Some Assembly Required: 1965 Plymouth Barracuda

The owner of this 1965 Plymouth Barracuda dismantled what was his daily driver with a view to restoring it. Now financial issues have gotten in the way, and he is being forced to part with the car. The Plymouth has spent its entire life in California and appears to be a solid piece of gear. Located in San Francisco, California, you will find the Barracuda listed for sale here on eBay. The owner has set the bidding to open at $2,700, but there has been no action to this point.

A lot of people tend to shudder when they see a car that has been dismantled to this stage, but this particular car actually might not be that bad. The owner says that he has meticulously bagged and labeled every part removed from the vehicle and that the bags are all sealed. Hopefully, this means that when the point comes where the car is ready for reassembly, everything should be there. Of course, there are no guarantees, but this at least shows some promise. Speaking of showing some promise, the body of the Barracuda certainly does this. The car has spent its entire life in California, and apart from a few spots of surface corrosion, it looks really good. The floors look nice and solid, and there is no external rust visible in the usual spots such as lower quarter panels or the rockers.

One disappointment is the fact that the transmission tunnel has been cut. The owner did this with a view to fitting a different transmission. The next owner could complete the job, but it isn’t beyond being returned to its original state either. The owner doesn’t supply any photos or provide any details about the state of the interior trim, but the combination of silver paint and black interior trim must have made for a handsome looking car. We also get no information about the state of the engine and transmission, but given the fact that the owner was using the Barracuda as his daily driver right up until the day that he dismantled it, you would have to hope that it is in pretty good condition. The car was running a 225ci slant-6 engine, which isn’t a bad little performer in its own right. It looks like the transmission is the virtually bullet-proof TorqueFlite. That is not the most potent of combinations, but if the next owner is intent on performing a refurbishment rather than a restoration, then there are plenty of possibilities open to them when it comes to engine and transmission choice.

When it comes to taking on a project car, there is nothing quite like starting from a solid base. That is what this Barracuda would seem to offer the next owner, and apart from the modifications that have been made to the transmission tunnel, it looks to be essentially unmolested and rust-free. Sure, there is going to be a lot of reassembly work required, but it would appear that the chances of finding that parts are missing would be minimized due to the meticulous approach that the owner has taken. I think that this is a project that shows a lot of promise.


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  1. Steve R

    Unfortunately this is a car with little to no value. In the last three months there is only one 1965 barracuda listed on eBay that has sold for more than $10,000. This car is overpriced for the market based on its current state of disassembly.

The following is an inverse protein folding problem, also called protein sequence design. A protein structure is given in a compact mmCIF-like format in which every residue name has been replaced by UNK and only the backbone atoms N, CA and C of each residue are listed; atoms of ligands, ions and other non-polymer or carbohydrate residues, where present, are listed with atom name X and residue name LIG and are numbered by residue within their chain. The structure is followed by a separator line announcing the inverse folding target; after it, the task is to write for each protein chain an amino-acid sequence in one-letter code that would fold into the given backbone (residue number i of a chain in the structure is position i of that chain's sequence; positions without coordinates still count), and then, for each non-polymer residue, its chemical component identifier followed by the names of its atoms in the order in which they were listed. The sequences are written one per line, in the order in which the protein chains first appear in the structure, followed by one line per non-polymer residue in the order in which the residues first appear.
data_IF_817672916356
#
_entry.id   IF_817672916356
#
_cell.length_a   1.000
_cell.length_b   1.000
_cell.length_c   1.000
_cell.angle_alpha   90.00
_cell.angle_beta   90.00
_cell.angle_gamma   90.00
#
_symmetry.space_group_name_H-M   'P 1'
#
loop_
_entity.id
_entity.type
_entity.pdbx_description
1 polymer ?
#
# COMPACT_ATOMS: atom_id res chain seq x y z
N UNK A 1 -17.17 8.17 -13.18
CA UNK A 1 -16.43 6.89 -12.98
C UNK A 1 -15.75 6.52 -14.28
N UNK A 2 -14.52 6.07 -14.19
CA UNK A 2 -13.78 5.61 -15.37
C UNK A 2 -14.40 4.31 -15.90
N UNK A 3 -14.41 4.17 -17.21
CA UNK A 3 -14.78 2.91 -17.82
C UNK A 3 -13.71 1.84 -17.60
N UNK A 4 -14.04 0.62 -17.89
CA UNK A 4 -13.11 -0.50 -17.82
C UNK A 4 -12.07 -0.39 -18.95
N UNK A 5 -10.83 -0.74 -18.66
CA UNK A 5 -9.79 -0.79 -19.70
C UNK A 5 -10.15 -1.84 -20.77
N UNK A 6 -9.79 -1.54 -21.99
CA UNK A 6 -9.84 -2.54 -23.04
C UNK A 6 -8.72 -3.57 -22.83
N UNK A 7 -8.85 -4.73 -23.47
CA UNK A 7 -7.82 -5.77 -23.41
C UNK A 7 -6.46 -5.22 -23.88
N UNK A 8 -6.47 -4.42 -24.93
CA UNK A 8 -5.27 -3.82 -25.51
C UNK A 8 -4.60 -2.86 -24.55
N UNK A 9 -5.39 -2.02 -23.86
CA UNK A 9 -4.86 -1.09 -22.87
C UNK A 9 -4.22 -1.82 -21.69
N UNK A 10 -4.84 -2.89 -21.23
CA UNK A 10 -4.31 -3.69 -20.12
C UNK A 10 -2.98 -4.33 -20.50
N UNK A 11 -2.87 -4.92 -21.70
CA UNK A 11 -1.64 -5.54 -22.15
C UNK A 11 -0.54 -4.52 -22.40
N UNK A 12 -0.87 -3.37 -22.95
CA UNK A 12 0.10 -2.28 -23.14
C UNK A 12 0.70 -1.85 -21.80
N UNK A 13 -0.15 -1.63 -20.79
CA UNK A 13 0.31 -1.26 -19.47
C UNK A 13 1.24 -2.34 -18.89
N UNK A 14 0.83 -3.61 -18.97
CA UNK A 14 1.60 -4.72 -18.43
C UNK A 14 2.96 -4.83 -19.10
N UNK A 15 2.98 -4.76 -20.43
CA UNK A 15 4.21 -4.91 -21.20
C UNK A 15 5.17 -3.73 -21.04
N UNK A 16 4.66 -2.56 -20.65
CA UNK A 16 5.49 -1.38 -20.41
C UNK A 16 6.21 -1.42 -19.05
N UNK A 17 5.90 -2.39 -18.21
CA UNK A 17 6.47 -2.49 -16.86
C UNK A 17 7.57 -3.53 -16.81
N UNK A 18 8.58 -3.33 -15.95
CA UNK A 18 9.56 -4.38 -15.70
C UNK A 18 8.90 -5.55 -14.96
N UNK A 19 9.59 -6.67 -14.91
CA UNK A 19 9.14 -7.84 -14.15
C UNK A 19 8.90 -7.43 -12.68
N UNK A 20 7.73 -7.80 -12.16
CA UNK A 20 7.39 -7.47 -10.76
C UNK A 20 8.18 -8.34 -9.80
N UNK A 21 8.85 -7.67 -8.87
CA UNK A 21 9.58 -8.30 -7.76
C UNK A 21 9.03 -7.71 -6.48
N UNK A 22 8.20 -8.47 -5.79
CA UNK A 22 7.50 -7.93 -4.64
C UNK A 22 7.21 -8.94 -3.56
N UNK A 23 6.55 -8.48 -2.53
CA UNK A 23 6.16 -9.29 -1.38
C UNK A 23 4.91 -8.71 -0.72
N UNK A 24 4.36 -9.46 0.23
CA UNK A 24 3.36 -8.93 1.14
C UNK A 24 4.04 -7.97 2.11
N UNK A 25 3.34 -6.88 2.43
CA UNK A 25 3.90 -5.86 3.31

Steve R

    Like 6
  2. OhU8one2

    I agree with the fact that this model just isnt known for pulling in big money. The car does have its strong points though. I would either finish the resto and look elsewhere for financial help. Once you let your classic car be sold, its hell finding something else down the road.

    Like 1
  3. grant

    I just don’t see this being worth someone putting back together. It would have to be someone who had one of these and wants to reminisce. Money issues happen, but if he started this project it probably isn’t a chronic problem. As OhU8one2 said, best if the owner can back burner it until his situation improves.

    Like 1
  4. DayDreamBeliever Member

    Not a slant six in the background of the first photo.
    Looks like something with two more cylinders, and a V-configuration.

    The plan was to do quite a bit more than restore this one, I’d guess. From the look of it, there is virtually no rust to deal with, a pleasant thought for someone used to cars from Michigan. So, if the seller really wants a buyer, he should put forth the vision he had for the mods, along with those parts which were to make it “more” than what it was originally.

    Personally, I’ve always thought this generation of the Barracuda to be attractive, preferring the notchback/coupe to the big glass fastback. But this is OK.

    If the seller really bagged/tagged the hardware during disassembly, it’d be fun to put it all back together, With some cool upgrades. Where is the BF readers’ sense of adventure? Must it ALWAYS be about the Money?


    Darn it, no smiley faces work now…..

    Like 6
    • Steve R

      I saw that engine in the background too. It could be a late model Hemi, the transmission tunnel surgery isn’t uncommon when converting to late model overdrives. He’d do better to offer this car with the late model drivetrain, but then again, it’s not outside of the realm of possibility that he purchased the car as an unfinished project just for the drivetrain. I’ve done that, bought an unfinished project, stripped out the engine and transmission, swapped out the rear end, then sold the body as a roller. It can be an economical way to get expensive components.